A case for a Commission of Inquiry into grand corruption: This piece is a liberal translation of my last article for our website, echoed in the local press and which, it appears, struck a nerve with quite a few people albeit for different reasons.
What useful purpose would be served, at this stage, by a Commission of Inquiry (“CoI”) into “the circumstances in which the contract for transport of petroleum products to Mauritius (Contract of Affreightment) was awarded to Betamax Ltd and the circumstances which subsequently led to the termination of the said contract” ? Why squander even more millions for yet another report which will lead to little else than some sensationalist headlines? These are only some of the questions being angrily asked after the pay-out to Betamax Ltd following the decision of the Judicial Committee of the Privy Council, handed down on 14 June 2021.
Objectively speaking, the government had no other option but to comply with the judgment of the JCPC. The celerity with which it did will certainly contribute to rehabilitate the image of our country as a ‘jurisdiction of choice for international arbitration’, and that’s no small thing!
The focus of this paper, however, is not why any rehabilitation is required in the first place. Suffice to say, that not so long ago, no true international arbitration specialist was surprised by the decision of the International Council for Commercial Arbitration to host its 23rd congress – the first one on the African continent – in Mauritius! A lot of efforts have since gone to waste and it physically hurts to recall the squandered opportunities.
Subjectively, the State having to fork over Rs 5.6 billion, paid in dollars, when public finances are in the red is too bitter a pill to swallow for many who are in no way appeased by the announcement of the Cabinet’s decision to advice the President to set up a CoI.
The mix of incomprehension and outrage has been fuelled by reports mentioning that the government’s principal legal adviser had not only warned against the foreseeable consequences of the repudiation of the Contract of Affreightment (COA), but that he had also expressed strong reservations at the time the COA was entered into!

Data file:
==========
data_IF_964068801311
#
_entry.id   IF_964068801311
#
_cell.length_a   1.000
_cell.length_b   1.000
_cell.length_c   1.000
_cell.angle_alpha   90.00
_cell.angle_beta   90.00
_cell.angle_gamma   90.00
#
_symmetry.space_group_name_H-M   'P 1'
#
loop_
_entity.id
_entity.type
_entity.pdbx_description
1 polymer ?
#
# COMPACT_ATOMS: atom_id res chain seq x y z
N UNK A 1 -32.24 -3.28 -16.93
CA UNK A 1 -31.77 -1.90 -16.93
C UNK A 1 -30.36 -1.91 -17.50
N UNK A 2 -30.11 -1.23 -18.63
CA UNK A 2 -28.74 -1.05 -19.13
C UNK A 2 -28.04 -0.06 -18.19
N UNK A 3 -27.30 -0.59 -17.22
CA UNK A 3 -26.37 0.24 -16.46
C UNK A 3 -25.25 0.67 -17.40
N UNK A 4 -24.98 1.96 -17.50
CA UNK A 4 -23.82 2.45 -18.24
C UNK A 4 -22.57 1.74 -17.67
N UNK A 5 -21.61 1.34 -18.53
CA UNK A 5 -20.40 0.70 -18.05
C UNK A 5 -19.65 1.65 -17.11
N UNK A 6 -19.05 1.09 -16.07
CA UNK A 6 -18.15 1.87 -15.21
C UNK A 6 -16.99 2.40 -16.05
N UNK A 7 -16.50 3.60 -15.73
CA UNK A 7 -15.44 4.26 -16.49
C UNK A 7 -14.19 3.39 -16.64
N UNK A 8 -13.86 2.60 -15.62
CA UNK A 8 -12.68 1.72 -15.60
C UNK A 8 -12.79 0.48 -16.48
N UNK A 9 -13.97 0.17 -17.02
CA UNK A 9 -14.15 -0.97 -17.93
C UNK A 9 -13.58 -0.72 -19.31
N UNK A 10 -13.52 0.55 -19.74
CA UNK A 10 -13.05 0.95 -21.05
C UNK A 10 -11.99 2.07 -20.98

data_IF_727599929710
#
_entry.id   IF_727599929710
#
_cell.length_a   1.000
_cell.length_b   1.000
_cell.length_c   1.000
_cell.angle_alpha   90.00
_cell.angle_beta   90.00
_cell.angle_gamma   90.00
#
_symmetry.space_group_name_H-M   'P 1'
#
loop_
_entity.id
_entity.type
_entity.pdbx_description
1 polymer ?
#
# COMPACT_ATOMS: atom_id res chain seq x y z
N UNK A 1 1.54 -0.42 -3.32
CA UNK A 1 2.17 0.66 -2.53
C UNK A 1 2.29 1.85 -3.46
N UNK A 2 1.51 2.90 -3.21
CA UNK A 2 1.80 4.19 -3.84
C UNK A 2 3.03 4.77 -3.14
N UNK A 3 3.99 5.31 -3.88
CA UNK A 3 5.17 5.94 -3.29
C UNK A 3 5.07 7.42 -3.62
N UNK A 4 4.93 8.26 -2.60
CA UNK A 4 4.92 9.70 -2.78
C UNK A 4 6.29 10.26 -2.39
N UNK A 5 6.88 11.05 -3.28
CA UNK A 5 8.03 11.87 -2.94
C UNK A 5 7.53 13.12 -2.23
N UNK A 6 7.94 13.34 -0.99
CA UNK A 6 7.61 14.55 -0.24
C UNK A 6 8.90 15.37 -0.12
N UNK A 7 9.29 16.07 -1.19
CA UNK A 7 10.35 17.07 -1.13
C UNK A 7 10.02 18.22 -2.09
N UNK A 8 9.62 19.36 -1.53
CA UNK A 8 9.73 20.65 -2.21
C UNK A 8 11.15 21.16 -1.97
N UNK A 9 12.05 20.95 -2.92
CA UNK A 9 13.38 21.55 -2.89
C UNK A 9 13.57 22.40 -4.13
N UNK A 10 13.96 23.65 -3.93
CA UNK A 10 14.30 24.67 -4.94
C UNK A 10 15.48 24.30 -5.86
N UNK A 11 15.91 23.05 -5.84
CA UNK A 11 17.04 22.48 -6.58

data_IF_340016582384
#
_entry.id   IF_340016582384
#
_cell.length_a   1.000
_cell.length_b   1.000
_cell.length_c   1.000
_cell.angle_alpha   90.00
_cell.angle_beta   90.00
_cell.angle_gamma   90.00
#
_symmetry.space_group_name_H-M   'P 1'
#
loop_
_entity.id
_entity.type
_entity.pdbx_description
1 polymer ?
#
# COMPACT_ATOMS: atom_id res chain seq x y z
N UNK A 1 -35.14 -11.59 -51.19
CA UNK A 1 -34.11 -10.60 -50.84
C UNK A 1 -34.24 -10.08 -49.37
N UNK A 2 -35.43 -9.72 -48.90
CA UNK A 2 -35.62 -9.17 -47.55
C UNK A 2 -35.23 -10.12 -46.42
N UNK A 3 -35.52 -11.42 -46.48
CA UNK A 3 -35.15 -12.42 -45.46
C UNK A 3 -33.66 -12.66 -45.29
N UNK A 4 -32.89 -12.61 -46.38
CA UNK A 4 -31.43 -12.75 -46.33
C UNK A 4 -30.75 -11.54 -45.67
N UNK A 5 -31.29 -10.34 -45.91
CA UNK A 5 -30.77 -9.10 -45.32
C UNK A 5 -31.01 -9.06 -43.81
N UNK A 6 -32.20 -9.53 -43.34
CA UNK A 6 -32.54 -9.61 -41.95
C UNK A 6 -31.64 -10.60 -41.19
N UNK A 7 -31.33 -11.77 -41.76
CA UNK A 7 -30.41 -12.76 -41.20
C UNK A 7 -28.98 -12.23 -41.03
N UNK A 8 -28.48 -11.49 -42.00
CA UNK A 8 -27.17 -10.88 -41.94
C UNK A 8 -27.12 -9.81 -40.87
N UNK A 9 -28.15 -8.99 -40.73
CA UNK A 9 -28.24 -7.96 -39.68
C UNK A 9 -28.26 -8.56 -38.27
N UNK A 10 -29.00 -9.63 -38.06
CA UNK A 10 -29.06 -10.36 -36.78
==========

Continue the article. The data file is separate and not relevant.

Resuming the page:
Must one despair of our politicians and even of institutions that are supposed to be a rampart against the greed of those who, intoxicated by power, forget that they have been elected to serve the people?
And what about the good people of the Republic of Mauritius, dubbed “le peuple admirable” by those same politicians? We, the People, condemn in hindsight the blunt and boisterous handling of the Betamax and BAI files in the trigger-happy euphoria of an unexpected electoral victory in 2014, all the while conveniently forgetting that we, the People, voted that same government back into power in 2019.
Let’s not be naïve and cry-babies, lest we now be renamed “peuple hypocrite”. The principle of continuity of States has been flouted on many occasions before 2014 without causing the uproar we have been witnessing lately from different quarters, some more influential than others. Could it be true then that the government you elect is the government you deserve?
In an attempt to provide the right context for the announcement of the CoI, let’s get back to the essence of the Betamax judgment which is causing such turmoil: